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Paulette Brown, First African-American Woman to Head American Bar Association

Written by Jae Jones

 

, 63, became the first woman elected to lead the 400,000- member . The Association up until 1943 did not even allow African-Americans to join. Brown, a partner in the Boston firm , has fought many cases on discrimination, subtle racism, and small slights known as “micro-inequities.” Throughout her career, she has pushed firms to hire and encourage more minorities and women; mentored hundreds of lawyers, mostly women of color; and has trained many others on diversity in the workplace.

Brown, who was one of the few African-Americans who were in her law school class noticed that the Black students were often geared toward jobs in legal service or public defenders (who mainly assist the poor). The Black students were not steered in the direction of more prestigious jobs in large law firms. However, Brown didn’t let that stop her. She refused to be moved from her path of goals. She eventually served as an in-house counsel for several Fortune 500 companies.

A profession that only 7 percent of partners are people of color and the number of female associates are dropping, Brown turns her attention, among many other things, to raising awareness about unspoken bias in law offices, American society and the legal system.  The Boston Globe reported Brown saying this, How is it that defendants of different races who commit the same crime get different sentences, she asked. Why are more black and Latino children suspended from school? Once you recognize that it’s a possibility that you could have some unconscious bias, then it hopefully will adjust your behavior. You will take a second to say, ‘Wait a minute, am I reacting this way because I could have some sort of bias in this situation?’ ” Brown said. “As a result, I think that you will be more fair in any kind of deliberation that you are engaged in.”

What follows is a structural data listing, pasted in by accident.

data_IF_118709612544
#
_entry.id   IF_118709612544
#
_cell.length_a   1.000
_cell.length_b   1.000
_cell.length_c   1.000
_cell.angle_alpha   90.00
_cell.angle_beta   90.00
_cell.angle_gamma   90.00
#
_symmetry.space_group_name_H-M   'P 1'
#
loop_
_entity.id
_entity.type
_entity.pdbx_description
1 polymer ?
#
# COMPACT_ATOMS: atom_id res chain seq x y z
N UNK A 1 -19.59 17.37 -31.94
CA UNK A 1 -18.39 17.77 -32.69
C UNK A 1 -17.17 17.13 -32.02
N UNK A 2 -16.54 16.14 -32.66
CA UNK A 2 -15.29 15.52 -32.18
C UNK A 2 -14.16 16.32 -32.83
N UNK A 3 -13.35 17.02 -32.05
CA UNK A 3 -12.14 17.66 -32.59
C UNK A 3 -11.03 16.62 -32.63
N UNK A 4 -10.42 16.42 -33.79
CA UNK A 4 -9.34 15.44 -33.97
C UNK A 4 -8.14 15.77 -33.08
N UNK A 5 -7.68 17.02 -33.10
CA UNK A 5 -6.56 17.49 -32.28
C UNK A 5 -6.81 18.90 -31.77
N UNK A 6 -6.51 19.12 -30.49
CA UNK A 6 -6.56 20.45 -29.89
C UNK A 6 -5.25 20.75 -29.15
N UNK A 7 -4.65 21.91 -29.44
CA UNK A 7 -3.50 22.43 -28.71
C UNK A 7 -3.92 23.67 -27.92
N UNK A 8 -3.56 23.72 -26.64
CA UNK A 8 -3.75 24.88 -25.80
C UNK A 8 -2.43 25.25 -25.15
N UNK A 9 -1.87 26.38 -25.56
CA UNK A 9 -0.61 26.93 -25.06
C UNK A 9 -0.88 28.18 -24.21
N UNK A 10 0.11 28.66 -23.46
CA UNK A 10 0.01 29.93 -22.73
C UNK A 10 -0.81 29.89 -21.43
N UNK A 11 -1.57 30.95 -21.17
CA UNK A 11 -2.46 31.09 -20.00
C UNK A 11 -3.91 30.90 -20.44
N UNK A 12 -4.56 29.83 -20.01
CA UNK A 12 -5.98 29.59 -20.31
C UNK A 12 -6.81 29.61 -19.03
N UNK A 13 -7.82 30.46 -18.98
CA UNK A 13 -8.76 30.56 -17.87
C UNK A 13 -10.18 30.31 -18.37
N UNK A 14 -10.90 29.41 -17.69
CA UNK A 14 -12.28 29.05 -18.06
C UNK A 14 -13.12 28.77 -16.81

Brown know what it is like to be discriminated against. She grew up attending segregated schools in Baltimore, the fourth and youngest child of a truck driver and a stay-at-home mother, who later did clerical work. As with others who have had to overcome obstacles in order to succeed, she is resilient — and determined.

One thing great about Brown that so many people have seen is that she stands firm for what she believes in. Boston Globe also reported that, once, when a judge kept telling her to be quiet, Brown slammed her checkbook down on the table and said, “You can fine me whatever you want, but I am talking today.” And the judge left her alone. She is an attorney that you definitely would want fighting for you.

Brown loves her family and believes education is a must. Neither of Brown’s parents went to college, nor did her siblings. But Brown was determined to go. She studied political science at in Washington and earned a full scholarship to law school at Seton Hall University in New Jersey. Her son, Dijaun, now 30, whom Brown adopted out of foster care on her own when he was 8, recalled his mother sneaking into his fifth grade class to teach him a lesson. Brown slipped into the desk behind him, caught him reading an Easy Rawlins mystery tucked inside his social studies textbook, and tapped him on the shoulder: “Why are you not paying attention?” she asked.

Friends, colleagues, and family have described Brown as someone who is warm, engaging and wins people over wherever she goes — even those on the other side of her legal cases.

 

Read more about Brown here: Boston Globe

 

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About the author

Jae Jones

Jae Jones has been writing professionally for over 10 years. She holds a degree in Business Administration, and enjoys writing on various topics.

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